Last updated: 04/2/2019
Author: Addictions.com Medical Review
Reading Time: 2 minutes
Those that do not use marijuana often follow stereotypes when thinking about the physical effects of the drug. The stereotypical results of marijuana usage often lack any severity and usually fade away after a short time.
A lack of information often leads non-users to try marijuana because they do not believe that any noticeable changes will occur. In truth, there are several physical changes that can occur with marijuana usage that you should be aware of.
Changes In Heart Rate
Marijuana functions as a mind-altering drug and the body often responds to the mind’s current state. As a result, it is not uncommon to see changes in a person’s heart rate and blood pressure while using marijuana. The NIDA states that smoking often causes the heart rate to increase for up to three hours, which can put the person at serious risk for heart attack.
Marijuana is commonly smoked, not unlike tobacco. As a result, the DEA states that many marijuana users can develop respiratory issues that are similar to ones that cigarette smokers develop. These issues can range from chronic coughing and wheezing to bronchitis, asthma, and emphysema.
The tissues in the lungs alter on a cellular level, which can open the organ up to serious infections and conditions, as well as compromise their overall function.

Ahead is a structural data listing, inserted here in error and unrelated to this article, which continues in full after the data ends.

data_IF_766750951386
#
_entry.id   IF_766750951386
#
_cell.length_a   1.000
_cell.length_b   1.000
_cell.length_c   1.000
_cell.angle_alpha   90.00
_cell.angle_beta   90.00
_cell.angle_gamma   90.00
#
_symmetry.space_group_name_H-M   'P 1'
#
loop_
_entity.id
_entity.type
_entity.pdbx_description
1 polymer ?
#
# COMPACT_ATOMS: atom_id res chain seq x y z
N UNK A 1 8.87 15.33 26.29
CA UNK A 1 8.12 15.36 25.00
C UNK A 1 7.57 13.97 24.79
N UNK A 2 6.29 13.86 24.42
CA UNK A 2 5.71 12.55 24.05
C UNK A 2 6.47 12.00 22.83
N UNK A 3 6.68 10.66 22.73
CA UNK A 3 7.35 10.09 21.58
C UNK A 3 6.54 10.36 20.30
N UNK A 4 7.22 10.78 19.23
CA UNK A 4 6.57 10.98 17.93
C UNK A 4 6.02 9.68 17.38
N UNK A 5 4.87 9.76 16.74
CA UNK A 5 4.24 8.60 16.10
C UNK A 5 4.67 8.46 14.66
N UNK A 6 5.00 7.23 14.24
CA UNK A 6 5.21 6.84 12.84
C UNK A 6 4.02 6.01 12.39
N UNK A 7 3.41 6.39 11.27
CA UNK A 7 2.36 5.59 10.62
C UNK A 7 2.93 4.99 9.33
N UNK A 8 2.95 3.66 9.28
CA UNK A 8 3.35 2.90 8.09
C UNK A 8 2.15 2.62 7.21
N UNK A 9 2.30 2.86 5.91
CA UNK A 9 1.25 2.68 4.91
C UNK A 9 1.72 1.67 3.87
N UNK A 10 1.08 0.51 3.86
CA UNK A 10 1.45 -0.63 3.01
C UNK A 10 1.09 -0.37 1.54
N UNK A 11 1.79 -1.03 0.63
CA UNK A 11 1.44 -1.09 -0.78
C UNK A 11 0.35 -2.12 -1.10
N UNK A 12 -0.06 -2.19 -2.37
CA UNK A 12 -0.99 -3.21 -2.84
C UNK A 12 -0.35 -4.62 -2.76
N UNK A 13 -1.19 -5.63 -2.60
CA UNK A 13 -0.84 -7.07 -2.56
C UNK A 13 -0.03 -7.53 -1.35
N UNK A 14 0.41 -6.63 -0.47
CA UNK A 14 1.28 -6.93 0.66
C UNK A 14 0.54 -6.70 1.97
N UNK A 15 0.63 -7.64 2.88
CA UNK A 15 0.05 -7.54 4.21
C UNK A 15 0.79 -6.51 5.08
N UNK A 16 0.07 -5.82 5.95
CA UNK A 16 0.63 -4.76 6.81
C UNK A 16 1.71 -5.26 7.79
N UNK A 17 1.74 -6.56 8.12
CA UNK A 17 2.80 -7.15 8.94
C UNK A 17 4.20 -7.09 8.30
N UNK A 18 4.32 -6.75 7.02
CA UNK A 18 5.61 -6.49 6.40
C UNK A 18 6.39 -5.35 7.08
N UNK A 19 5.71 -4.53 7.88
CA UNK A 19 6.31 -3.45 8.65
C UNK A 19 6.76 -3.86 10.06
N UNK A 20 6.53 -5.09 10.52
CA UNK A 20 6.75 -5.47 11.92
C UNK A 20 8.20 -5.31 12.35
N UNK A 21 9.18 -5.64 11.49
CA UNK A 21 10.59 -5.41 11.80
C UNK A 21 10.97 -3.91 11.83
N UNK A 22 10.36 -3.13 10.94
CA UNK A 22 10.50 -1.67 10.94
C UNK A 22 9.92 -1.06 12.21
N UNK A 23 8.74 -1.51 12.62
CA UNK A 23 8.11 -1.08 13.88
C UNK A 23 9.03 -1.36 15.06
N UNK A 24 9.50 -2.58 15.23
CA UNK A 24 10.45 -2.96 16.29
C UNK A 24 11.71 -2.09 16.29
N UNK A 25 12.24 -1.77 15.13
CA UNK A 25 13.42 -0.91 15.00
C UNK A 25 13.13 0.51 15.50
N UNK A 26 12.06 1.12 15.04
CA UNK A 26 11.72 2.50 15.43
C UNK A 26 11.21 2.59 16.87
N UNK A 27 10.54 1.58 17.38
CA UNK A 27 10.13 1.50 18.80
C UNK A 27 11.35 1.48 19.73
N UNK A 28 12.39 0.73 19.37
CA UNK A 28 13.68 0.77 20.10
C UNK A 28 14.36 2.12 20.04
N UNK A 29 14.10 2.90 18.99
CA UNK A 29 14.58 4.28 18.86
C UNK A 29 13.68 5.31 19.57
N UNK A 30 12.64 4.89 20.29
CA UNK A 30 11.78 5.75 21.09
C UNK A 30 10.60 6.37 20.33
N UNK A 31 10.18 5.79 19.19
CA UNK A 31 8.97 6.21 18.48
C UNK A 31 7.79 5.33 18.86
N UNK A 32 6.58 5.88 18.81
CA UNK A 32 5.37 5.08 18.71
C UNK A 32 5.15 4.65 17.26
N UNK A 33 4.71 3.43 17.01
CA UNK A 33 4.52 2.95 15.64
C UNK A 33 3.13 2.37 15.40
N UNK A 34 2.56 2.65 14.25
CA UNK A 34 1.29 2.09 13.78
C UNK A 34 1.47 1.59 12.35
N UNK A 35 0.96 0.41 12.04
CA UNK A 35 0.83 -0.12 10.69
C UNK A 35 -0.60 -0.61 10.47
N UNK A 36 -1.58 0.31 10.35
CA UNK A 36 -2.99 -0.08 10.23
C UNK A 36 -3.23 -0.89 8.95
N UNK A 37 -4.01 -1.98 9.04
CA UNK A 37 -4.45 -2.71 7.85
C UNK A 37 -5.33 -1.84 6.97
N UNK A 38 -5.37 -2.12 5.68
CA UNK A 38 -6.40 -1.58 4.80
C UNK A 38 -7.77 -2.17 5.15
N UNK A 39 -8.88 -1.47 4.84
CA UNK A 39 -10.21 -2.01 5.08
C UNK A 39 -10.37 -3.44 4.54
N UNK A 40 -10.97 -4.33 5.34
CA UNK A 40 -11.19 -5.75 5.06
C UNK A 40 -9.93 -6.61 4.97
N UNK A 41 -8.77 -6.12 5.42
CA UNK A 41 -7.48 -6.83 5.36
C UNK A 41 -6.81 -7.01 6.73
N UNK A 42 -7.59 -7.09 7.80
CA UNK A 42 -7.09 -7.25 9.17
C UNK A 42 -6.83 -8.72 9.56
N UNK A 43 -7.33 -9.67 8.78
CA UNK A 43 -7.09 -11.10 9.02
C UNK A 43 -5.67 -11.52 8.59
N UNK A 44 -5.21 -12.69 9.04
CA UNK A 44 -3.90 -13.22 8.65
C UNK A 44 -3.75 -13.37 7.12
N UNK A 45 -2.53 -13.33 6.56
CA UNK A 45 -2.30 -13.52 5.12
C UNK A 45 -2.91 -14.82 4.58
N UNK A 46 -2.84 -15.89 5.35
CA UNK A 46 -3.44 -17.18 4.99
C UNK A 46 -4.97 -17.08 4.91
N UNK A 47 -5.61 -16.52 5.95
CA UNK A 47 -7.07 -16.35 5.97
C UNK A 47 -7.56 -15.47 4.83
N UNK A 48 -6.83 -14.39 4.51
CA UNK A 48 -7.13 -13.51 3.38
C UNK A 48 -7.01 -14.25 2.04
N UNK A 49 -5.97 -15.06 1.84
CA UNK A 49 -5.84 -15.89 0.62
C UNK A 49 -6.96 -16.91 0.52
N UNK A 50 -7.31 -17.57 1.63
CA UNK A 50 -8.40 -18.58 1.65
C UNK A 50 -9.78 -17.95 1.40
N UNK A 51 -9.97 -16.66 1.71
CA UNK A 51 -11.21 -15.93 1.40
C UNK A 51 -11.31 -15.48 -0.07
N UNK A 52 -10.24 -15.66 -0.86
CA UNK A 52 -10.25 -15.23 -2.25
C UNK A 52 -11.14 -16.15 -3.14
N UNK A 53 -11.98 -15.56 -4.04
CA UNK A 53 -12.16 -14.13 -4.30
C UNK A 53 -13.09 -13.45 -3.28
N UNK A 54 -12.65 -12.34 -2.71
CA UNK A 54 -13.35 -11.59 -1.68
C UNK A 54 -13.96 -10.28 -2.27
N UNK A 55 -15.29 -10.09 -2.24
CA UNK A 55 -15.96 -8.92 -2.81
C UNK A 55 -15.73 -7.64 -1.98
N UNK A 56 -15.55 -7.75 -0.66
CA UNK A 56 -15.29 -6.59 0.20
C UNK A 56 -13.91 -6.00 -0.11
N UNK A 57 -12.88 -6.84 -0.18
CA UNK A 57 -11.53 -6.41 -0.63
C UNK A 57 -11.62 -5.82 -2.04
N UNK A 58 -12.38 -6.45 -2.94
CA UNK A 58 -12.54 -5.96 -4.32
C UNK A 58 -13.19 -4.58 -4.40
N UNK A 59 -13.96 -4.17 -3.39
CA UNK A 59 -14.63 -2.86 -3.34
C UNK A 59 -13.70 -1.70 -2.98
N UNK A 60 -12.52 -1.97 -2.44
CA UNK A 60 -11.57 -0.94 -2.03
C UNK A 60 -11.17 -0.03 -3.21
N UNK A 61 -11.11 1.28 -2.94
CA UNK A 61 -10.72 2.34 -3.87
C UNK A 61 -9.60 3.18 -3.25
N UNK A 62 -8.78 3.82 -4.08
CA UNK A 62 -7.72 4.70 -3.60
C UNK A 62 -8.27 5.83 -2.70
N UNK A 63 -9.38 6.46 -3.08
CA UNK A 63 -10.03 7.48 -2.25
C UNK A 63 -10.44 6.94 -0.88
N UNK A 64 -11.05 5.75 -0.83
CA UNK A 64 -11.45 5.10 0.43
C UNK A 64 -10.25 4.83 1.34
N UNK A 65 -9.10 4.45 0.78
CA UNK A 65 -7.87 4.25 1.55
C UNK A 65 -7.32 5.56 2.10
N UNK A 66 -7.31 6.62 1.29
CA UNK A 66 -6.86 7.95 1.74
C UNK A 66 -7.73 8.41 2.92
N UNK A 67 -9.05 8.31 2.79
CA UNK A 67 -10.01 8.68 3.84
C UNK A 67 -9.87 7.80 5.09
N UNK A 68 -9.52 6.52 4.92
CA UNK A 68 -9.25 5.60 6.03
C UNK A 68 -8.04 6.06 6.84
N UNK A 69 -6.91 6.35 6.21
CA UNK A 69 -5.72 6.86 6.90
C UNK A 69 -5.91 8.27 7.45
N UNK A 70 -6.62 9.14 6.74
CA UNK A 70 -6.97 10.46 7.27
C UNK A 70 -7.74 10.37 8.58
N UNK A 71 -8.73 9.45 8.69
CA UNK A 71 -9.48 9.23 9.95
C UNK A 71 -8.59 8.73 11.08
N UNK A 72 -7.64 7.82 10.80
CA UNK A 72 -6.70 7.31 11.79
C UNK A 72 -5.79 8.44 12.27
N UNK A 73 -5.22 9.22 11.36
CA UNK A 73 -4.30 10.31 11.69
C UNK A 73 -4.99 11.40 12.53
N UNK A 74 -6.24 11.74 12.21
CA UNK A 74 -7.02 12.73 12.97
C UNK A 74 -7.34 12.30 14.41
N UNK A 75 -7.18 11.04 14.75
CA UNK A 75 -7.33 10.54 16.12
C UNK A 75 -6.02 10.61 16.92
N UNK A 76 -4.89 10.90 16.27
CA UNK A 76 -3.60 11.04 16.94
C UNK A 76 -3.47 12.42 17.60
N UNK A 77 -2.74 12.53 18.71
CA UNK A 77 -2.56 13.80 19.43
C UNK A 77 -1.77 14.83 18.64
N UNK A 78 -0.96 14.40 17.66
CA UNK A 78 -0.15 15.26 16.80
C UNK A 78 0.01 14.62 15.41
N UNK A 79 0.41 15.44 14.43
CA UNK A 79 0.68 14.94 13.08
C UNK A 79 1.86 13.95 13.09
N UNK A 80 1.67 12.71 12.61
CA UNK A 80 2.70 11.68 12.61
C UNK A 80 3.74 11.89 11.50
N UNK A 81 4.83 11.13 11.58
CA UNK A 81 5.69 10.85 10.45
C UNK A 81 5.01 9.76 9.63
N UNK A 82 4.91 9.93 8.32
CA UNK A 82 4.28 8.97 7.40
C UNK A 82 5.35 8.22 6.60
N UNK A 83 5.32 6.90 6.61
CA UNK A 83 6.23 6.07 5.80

Multiple studies have been conducted on the effects of marijuana on the reproductive system, specifically the effect that the drug has on the development of a fetus. It has been documented that marijuana can disrupt the development of necessary function of the brain in teens and young adults, and has been found to have the same effect in utero.
The drug can also affect the physical growth of the fetus, and the development and growth of the placenta. However, studies have yet to research the effect marijuana has on babies outside of the womb, who can inject noticeable amounts of marijuana’s active drug THC through breast milk.
Suppressed Immune System
Alterations in the way that the body responds to disease have been documented in long-term users of marijuana. This is often considered to be a result of the contents of the drug, which our body still considers to be foreign despite being found in a naturally occurring plant.
Extended use often prevents any reversal of the drug’s effects from occurring, thus making it permanent. If the influx of chemicals from marijuana affects and suppresses the response from the immune system, it opens the body up to diseases and infections that can lead to side effects that could be far worse than those occurring as a result of marijuana.